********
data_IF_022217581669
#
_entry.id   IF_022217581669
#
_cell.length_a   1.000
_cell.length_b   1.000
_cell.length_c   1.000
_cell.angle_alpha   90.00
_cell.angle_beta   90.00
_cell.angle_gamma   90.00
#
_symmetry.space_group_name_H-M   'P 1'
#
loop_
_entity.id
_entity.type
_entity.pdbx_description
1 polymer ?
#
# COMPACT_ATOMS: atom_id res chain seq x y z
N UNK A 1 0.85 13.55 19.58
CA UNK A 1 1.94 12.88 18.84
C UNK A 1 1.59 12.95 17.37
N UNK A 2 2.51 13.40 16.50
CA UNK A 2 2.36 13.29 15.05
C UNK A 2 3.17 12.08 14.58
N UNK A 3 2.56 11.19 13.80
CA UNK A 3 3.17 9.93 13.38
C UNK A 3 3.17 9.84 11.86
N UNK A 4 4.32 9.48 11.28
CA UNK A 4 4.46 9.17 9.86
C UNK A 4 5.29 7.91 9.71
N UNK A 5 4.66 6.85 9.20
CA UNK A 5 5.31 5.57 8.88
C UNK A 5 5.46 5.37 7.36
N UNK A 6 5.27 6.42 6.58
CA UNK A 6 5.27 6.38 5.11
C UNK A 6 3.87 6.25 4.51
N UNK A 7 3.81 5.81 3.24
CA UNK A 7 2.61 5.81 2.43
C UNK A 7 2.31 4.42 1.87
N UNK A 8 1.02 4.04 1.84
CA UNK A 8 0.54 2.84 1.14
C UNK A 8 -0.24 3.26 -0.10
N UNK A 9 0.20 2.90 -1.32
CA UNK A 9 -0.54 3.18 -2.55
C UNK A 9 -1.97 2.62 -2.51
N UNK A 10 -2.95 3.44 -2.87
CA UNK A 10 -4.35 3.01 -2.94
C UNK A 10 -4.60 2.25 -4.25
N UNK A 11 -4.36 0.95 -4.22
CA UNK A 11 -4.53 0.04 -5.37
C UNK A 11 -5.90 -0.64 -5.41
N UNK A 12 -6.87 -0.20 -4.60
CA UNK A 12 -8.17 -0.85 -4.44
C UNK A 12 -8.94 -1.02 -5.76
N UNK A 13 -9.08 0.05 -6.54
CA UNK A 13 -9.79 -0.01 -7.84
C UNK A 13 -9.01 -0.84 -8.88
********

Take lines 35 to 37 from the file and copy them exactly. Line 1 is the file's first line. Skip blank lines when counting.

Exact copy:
C UNK A 5 5.46 5.37 7.36
N UNK A 6 5.27 6.42 6.58
CA UNK A 6 5.27 6.38 5.11